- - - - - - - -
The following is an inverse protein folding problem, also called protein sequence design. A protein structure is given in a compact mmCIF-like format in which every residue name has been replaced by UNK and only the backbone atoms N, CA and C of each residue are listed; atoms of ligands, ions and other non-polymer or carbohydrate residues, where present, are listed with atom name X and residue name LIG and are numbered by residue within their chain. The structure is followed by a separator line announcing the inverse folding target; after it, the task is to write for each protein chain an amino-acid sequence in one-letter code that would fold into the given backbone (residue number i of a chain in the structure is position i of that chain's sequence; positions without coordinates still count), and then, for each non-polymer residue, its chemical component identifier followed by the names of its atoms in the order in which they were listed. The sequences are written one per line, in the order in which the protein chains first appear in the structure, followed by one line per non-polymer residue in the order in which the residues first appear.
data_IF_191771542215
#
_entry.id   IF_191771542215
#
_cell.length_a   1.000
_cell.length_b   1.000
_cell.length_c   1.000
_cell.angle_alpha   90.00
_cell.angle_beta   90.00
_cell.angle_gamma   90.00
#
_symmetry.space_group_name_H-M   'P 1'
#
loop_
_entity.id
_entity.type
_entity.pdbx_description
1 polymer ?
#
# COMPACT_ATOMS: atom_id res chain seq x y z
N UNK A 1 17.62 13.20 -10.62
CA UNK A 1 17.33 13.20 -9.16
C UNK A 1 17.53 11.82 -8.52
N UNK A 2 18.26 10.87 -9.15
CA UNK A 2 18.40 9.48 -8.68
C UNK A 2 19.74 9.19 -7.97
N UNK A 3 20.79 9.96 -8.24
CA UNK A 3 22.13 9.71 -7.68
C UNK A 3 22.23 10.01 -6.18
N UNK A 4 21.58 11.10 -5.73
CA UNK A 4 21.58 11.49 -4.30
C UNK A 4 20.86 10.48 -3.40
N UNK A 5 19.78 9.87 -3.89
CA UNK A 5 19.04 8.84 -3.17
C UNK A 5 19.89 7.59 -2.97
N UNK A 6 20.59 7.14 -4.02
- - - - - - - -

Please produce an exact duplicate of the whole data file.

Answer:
The following is an inverse protein folding problem, also called protein sequence design. A protein structure is given in a compact mmCIF-like format in which every residue name has been replaced by UNK and only the backbone atoms N, CA and C of each residue are listed; atoms of ligands, ions and other non-polymer or carbohydrate residues, where present, are listed with atom name X and residue name LIG and are numbered by residue within their chain. The structure is followed by a separator line announcing the inverse folding target; after it, the task is to write for each protein chain an amino-acid sequence in one-letter code that would fold into the given backbone (residue number i of a chain in the structure is position i of that chain's sequence; positions without coordinates still count), and then, for each non-polymer residue, its chemical component identifier followed by the names of its atoms in the order in which they were listed. The sequences are written one per line, in the order in which the protein chains first appear in the structure, followed by one line per non-polymer residue in the order in which the residues first appear.
data_IF_191771542215
#
_entry.id   IF_191771542215
#
_cell.length_a   1.000
_cell.length_b   1.000
_cell.length_c   1.000
_cell.angle_alpha   90.00
_cell.angle_beta   90.00
_cell.angle_gamma   90.00
#
_symmetry.space_group_name_H-M   'P 1'
#
loop_
_entity.id
_entity.type
_entity.pdbx_description
1 polymer ?
#
# COMPACT_ATOMS: atom_id res chain seq x y z
N UNK A 1 17.62 13.20 -10.62
CA UNK A 1 17.33 13.20 -9.16
C UNK A 1 17.53 11.82 -8.52
N UNK A 2 18.26 10.87 -9.15
CA UNK A 2 18.40 9.48 -8.68
C UNK A 2 19.74 9.19 -7.97
N UNK A 3 20.79 9.96 -8.24
CA UNK A 3 22.13 9.71 -7.68
C UNK A 3 22.23 10.01 -6.18
N UNK A 4 21.58 11.10 -5.73
CA UNK A 4 21.58 11.49 -4.30
C UNK A 4 20.86 10.48 -3.40
N UNK A 5 19.78 9.87 -3.89
CA UNK A 5 19.04 8.84 -3.17
C UNK A 5 19.89 7.59 -2.97
N UNK A 6 20.59 7.14 -4.02